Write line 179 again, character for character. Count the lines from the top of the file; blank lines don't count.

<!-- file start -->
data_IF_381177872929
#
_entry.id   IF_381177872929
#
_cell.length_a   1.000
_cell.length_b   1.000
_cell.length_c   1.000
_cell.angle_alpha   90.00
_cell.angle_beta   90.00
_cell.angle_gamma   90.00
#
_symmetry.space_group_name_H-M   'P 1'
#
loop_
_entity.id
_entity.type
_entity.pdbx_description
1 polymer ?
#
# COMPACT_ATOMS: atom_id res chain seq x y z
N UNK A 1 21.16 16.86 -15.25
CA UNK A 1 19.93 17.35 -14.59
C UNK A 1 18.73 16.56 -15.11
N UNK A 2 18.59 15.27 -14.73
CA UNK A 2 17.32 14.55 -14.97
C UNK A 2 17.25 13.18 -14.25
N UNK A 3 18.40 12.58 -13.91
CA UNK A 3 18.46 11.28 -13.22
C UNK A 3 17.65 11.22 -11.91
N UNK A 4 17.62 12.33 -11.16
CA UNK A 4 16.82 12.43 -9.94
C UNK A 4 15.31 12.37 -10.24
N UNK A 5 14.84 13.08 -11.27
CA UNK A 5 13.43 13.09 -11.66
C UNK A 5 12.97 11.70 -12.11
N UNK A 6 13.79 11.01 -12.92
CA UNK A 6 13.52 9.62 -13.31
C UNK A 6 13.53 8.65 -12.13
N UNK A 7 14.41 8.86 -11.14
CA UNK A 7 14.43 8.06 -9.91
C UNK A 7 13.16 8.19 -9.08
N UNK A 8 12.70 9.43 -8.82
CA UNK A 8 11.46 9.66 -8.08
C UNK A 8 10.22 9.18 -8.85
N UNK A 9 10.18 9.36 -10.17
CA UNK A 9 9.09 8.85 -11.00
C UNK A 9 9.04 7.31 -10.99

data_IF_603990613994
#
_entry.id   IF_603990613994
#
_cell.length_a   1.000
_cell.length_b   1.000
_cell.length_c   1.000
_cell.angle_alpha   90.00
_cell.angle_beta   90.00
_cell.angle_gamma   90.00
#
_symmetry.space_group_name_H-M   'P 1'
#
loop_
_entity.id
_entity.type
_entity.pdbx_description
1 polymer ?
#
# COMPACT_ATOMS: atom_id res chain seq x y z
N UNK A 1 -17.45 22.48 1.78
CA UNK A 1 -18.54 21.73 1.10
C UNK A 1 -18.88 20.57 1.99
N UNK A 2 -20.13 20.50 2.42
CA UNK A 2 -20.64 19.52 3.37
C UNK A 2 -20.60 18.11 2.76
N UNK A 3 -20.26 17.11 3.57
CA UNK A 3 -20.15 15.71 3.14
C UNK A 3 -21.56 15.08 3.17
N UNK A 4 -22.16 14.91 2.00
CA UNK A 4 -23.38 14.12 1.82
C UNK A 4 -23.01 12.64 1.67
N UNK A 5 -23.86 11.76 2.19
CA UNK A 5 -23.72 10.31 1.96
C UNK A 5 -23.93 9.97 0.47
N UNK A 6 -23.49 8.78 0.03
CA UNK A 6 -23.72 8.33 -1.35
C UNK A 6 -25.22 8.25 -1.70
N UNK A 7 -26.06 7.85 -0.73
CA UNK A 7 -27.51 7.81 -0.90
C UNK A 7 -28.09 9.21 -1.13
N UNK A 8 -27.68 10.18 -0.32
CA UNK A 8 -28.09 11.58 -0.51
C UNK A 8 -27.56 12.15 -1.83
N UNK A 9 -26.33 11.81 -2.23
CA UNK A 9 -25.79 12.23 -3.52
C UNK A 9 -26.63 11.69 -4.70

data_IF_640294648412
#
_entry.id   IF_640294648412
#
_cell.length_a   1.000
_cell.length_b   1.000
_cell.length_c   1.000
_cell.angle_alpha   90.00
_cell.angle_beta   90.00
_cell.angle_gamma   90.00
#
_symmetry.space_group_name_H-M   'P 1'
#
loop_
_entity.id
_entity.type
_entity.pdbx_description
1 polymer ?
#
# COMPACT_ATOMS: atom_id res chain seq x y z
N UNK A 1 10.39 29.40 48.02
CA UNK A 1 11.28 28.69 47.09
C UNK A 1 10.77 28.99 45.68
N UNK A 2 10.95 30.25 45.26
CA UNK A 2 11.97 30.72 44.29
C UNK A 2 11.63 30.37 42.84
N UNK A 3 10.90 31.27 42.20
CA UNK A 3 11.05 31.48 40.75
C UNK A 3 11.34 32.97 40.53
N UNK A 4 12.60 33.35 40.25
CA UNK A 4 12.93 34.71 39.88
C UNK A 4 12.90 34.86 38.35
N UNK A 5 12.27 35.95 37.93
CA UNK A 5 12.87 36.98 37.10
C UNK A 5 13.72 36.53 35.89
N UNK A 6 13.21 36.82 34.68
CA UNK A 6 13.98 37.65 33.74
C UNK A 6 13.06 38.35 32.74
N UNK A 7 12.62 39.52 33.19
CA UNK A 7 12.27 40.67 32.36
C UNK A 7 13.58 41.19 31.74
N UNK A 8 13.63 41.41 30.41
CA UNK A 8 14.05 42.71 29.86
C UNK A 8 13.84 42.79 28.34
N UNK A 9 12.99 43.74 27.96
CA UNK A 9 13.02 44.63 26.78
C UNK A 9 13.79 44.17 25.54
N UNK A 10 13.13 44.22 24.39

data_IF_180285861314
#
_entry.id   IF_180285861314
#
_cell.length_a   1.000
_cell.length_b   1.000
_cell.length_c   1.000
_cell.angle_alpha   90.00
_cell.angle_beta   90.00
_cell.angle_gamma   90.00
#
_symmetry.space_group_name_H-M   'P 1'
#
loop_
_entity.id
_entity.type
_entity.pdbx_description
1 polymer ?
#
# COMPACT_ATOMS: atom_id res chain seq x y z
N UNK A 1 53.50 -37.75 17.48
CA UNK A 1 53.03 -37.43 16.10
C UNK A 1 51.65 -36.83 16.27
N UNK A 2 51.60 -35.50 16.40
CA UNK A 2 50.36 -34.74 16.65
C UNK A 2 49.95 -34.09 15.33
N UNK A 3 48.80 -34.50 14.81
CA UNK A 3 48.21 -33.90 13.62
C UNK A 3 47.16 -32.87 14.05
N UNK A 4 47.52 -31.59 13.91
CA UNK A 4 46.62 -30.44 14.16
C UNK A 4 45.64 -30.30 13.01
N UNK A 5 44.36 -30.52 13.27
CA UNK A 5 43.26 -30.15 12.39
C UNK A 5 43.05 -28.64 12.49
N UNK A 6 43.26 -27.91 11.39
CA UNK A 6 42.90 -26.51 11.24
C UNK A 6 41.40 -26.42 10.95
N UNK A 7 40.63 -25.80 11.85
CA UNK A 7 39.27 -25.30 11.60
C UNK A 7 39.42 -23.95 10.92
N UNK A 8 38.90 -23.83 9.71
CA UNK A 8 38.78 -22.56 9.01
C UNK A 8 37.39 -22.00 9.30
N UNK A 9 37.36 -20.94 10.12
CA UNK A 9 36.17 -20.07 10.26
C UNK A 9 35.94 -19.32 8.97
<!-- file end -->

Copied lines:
CA UNK A 6 42.90 -26.51 11.24